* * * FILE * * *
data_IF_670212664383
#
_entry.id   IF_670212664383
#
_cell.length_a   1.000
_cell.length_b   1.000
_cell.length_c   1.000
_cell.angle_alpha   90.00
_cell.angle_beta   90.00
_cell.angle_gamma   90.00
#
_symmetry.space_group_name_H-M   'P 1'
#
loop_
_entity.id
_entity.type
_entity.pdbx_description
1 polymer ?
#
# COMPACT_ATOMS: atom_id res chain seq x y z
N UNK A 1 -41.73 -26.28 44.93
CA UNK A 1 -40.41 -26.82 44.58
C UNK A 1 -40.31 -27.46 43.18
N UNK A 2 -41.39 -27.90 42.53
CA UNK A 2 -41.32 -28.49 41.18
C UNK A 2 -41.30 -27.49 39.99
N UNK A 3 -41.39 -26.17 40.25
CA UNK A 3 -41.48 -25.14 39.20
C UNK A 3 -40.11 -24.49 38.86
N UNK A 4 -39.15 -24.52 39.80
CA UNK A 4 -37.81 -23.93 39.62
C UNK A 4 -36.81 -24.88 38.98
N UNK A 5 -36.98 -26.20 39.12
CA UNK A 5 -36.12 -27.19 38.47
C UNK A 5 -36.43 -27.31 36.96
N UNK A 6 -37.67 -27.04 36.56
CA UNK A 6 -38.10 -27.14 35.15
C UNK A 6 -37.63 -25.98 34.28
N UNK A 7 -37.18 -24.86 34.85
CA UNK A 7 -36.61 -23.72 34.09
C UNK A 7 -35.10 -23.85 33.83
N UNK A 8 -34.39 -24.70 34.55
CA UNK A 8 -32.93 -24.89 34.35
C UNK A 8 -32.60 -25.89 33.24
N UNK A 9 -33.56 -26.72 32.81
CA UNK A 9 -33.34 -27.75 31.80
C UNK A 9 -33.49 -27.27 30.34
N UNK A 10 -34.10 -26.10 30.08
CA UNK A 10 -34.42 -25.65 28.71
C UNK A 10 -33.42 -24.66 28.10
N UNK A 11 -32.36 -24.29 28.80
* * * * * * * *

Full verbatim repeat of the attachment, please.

data_IF_670212664383
#
_entry.id   IF_670212664383
#
_cell.length_a   1.000
_cell.length_b   1.000
_cell.length_c   1.000
_cell.angle_alpha   90.00
_cell.angle_beta   90.00
_cell.angle_gamma   90.00
#
_symmetry.space_group_name_H-M   'P 1'
#
loop_
_entity.id
_entity.type
_entity.pdbx_description
1 polymer ?
#
# COMPACT_ATOMS: atom_id res chain seq x y z
N UNK A 1 -41.73 -26.28 44.93
CA UNK A 1 -40.41 -26.82 44.58
C UNK A 1 -40.31 -27.46 43.18
N UNK A 2 -41.39 -27.90 42.53
CA UNK A 2 -41.32 -28.49 41.18
C UNK A 2 -41.30 -27.49 39.99
N UNK A 3 -41.39 -26.17 40.25
CA UNK A 3 -41.48 -25.14 39.20
C UNK A 3 -40.11 -24.49 38.86
N UNK A 4 -39.15 -24.52 39.80
CA UNK A 4 -37.81 -23.93 39.62
C UNK A 4 -36.81 -24.88 38.98
N UNK A 5 -36.98 -26.20 39.12
CA UNK A 5 -36.12 -27.19 38.47
C UNK A 5 -36.43 -27.31 36.96
N UNK A 6 -37.67 -27.04 36.56
CA UNK A 6 -38.10 -27.14 35.15
C UNK A 6 -37.63 -25.98 34.28
N UNK A 7 -37.18 -24.86 34.85
CA UNK A 7 -36.61 -23.72 34.09
C UNK A 7 -35.10 -23.85 33.83
N UNK A 8 -34.39 -24.70 34.55
CA UNK A 8 -32.93 -24.89 34.35
C UNK A 8 -32.60 -25.89 33.24
N UNK A 9 -33.56 -26.72 32.81
CA UNK A 9 -33.34 -27.75 31.80
C UNK A 9 -33.49 -27.27 30.34
N UNK A 10 -34.10 -26.10 30.08
CA UNK A 10 -34.42 -25.65 28.71
C UNK A 10 -33.42 -24.66 28.10
N UNK A 11 -32.36 -24.29 28.80